brownie

André Hodeir 1921-2011

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Renowned music critic, composer and musician André Hodeir died Tuesday evening in Versailles, near Paris. He was 90.

Obituary (in French) on the France-Musique radio site.

His book 'Hommes et Problèmes du Jazz' (1954) is an essential read of jazz criticism.

Edited by brownie

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Very sad... will grab a disc to take with me to listen at work, love what I've heard so far!

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very sad, like his work

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I think the first arrangements of his I heard were the Donauschingen tracks (1956-7?) released in the 1970s together with Eddie Sauter material. Fine stuff - will have to dig that LP out.

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brownie: just wondering how to pronounce his name... no problems with André, but with the last name... does it sound like Hod-ir, or Hod-ère? Or yet another version?

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Sad news. I only know his Savoy recording but his books were highly regarded when I first got into jazz.

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29140629_p.jpg

this is a good one

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brownie: just wondering how to pronounce his name... no problems with André, but with the last name... does it sound like Hod-ir, or Hod-ère? Or yet another version?

It is Hod-ère: As in Humair!

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Ok, thanks - I thought so but wasn't sure!

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I love his Jazz et Jazz album. I've gotten everything on CD that I've been able to find. Love that 50s modernist sound!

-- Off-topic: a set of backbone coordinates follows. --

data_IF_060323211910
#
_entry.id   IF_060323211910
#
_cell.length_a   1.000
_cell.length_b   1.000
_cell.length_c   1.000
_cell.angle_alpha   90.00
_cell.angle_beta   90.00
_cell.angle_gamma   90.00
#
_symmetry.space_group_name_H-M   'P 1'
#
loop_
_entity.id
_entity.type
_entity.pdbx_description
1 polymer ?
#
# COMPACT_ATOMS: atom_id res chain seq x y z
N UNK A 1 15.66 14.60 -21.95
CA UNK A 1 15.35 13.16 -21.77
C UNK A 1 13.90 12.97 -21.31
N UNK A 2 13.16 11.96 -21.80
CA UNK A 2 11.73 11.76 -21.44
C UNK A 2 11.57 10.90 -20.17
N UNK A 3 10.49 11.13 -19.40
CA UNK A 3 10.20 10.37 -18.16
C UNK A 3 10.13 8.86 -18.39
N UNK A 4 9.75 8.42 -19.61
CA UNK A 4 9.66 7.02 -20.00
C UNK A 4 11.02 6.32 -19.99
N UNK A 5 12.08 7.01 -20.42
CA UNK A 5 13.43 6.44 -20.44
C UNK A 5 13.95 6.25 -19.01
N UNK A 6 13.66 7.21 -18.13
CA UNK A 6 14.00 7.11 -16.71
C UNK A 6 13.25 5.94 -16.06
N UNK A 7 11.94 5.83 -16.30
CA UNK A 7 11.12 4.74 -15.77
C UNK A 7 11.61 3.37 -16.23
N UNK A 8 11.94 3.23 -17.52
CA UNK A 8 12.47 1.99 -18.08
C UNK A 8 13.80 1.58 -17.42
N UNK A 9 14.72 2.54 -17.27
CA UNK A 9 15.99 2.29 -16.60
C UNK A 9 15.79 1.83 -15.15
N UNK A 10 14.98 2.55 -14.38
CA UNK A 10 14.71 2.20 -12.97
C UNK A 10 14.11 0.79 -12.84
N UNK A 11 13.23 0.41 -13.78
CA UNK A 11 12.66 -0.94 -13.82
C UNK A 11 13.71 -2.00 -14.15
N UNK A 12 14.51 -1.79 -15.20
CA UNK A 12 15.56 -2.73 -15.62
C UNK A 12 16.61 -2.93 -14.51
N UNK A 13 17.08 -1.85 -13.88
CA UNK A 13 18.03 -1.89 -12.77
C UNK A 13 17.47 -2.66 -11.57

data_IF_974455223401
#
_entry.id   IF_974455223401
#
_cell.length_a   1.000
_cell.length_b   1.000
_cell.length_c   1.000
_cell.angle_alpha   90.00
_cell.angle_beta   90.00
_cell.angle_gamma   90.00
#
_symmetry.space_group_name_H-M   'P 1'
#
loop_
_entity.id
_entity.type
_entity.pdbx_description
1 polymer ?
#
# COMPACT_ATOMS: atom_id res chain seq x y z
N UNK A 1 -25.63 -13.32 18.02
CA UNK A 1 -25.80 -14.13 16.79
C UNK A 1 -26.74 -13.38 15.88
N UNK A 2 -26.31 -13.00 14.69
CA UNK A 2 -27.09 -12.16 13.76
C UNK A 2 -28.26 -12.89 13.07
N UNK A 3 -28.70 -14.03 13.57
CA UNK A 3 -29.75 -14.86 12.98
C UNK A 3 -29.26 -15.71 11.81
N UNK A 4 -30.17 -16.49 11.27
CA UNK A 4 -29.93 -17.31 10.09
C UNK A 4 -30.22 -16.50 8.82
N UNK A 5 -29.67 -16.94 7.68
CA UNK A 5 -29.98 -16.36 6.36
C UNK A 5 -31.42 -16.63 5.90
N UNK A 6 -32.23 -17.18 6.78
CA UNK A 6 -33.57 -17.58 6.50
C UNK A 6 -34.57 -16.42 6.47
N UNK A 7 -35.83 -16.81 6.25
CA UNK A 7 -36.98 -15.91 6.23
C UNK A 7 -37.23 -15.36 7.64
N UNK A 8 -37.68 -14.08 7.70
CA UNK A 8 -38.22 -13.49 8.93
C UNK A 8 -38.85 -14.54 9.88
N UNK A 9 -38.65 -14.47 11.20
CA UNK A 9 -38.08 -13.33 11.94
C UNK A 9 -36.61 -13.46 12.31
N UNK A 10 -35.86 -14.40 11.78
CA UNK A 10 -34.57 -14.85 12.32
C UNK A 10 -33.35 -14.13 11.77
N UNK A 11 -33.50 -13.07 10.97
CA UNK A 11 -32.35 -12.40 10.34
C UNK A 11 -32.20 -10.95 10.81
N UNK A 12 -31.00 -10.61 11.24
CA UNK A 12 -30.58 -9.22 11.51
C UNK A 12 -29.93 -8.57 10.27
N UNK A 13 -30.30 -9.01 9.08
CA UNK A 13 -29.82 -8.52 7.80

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Renowned music critic, composer and musician André Hodeir died Tuesday evening in Paris. He was 90.

Obituary (in French) on the France-Musique radio site.

His book 'Hommes et Problèmes du Jazz' (1954) is an essential read of jazz criticism.

The English translation of that book, Jazz: Its Evolution and Essence, was extremely important to me as a young man learning about the music. His detailed analysis of "Concerto for Cootie" is brilliant music criticism. His second book, Toward Jazz is almost as good, although in hindsight his critical approach in these first two books is somewhat severe. (How can anyone not like Johnny Dodds and Benny Carter?) His third book, The Worlds of Jazz, is something else. It's one of the strangest jazz books ever written: a set of allegorical fiction (for lack of a better term) which revolves around and illuminates the jazz world. My favorite piece is "Outside the Capsule," in which archeologist/priests of the future find a battered copy of the Bag's Groove album and painstakingly analyze the bass part of the title cut.

I think Hodier's music is amazing. I spun the Philips LP of Anna Livia Plurabelle, his strange James Joyce cantata, recently, and will certainly play some of his music today. RIP to a great composer and thinker. Edited by jeffcrom

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Renowned music critic, composer and musician André Hodeir died Tuesday evening in Paris. He was 90.

Obituary (in French) on the France-Musique radio site.

His book 'Hommes et Problèmes du Jazz' (1954) is an essential read of jazz criticism.

The English translation of that book, Jazz: Its Evolution and Essence, was extremely important to me as a young man learning about the music. His detailed analysis of "Concerto for Cootie" is brilliant music criticism. His second book, Toward Jazz is almost as good, although in hindsight his critical approach in these first two books is somewhat severe. (How can anyone not like Johnny Dodds and Benny Carter?) His third book, The Worlds of Jazz, is something else. It's one of the strangest jazz books ever written: a set of allegorical fiction (for lack of a better term) which revolves around and illuminates the jazz world. My favorite piece is "Outside the Capsule," in which archeologist/priests of the future find a battered copy of the Bag's Groove album and painstakingly analyze the bass part of the title cut.